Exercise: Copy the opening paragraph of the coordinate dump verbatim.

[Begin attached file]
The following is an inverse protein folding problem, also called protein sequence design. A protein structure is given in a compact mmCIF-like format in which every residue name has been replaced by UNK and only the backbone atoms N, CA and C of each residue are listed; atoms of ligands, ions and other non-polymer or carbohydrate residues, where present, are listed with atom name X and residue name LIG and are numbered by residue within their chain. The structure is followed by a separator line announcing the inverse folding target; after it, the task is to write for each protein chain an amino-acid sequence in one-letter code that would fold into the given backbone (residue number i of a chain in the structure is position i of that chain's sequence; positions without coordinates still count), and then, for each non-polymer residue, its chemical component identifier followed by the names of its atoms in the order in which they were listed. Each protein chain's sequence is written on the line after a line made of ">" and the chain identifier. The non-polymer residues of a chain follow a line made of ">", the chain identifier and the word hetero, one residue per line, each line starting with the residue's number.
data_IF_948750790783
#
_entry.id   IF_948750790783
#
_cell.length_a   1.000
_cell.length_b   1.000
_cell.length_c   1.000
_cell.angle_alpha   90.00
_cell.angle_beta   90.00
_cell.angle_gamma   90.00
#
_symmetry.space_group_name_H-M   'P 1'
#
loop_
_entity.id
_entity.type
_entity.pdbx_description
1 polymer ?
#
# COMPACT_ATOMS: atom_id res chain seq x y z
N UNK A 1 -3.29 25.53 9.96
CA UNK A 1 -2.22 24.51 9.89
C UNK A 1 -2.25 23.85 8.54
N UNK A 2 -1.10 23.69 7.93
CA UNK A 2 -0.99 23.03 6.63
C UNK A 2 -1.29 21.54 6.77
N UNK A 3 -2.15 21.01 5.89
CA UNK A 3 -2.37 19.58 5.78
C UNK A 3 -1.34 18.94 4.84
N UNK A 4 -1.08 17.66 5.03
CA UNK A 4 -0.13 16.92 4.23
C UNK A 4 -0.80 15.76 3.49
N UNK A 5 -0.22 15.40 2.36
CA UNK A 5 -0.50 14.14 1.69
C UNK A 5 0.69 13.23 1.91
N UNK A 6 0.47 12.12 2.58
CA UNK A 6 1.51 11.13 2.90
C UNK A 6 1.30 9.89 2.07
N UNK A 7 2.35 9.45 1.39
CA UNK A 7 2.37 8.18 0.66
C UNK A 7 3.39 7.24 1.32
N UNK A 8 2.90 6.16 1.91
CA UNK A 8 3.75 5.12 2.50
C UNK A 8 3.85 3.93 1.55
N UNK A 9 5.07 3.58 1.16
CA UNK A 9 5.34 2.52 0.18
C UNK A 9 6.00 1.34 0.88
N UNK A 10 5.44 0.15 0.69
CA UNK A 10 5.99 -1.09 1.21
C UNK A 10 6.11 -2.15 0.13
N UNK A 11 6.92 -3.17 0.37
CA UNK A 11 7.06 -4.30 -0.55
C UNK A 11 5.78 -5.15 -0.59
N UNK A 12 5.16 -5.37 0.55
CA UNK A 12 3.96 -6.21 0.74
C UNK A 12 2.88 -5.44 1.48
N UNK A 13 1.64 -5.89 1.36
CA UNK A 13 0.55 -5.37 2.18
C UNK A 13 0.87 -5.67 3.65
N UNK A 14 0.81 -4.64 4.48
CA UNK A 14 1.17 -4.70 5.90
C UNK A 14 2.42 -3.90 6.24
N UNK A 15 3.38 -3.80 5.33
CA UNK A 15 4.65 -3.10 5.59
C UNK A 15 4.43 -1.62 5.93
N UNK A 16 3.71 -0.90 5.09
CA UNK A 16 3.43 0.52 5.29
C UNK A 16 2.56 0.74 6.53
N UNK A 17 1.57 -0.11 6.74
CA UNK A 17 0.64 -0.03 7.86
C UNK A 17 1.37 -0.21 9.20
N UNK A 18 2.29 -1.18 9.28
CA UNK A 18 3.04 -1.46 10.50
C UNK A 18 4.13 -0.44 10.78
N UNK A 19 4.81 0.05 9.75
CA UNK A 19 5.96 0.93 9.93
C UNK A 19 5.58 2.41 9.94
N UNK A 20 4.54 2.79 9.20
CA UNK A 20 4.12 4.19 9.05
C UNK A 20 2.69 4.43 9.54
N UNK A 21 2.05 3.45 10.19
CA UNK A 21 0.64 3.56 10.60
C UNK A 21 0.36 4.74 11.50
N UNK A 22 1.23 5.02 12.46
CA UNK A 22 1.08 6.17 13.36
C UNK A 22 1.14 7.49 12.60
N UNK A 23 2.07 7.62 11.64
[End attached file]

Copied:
The following is an inverse protein folding problem, also called protein sequence design. A protein structure is given in a compact mmCIF-like format in which every residue name has been replaced by UNK and only the backbone atoms N, CA and C of each residue are listed; atoms of ligands, ions and other non-polymer or carbohydrate residues, where present, are listed with atom name X and residue name LIG and are numbered by residue within their chain. The structure is followed by a separator line announcing the inverse folding target; after it, the task is to write for each protein chain an amino-acid sequence in one-letter code that would fold into the given backbone (residue number i of a chain in the structure is position i of that chain's sequence; positions without coordinates still count), and then, for each non-polymer residue, its chemical component identifier followed by the names of its atoms in the order in which they were listed. Each protein chain's sequence is written on the line after a line made of ">" and the chain identifier. The non-polymer residues of a chain follow a line made of ">", the chain identifier and the word hetero, one residue per line, each line starting with the residue's number.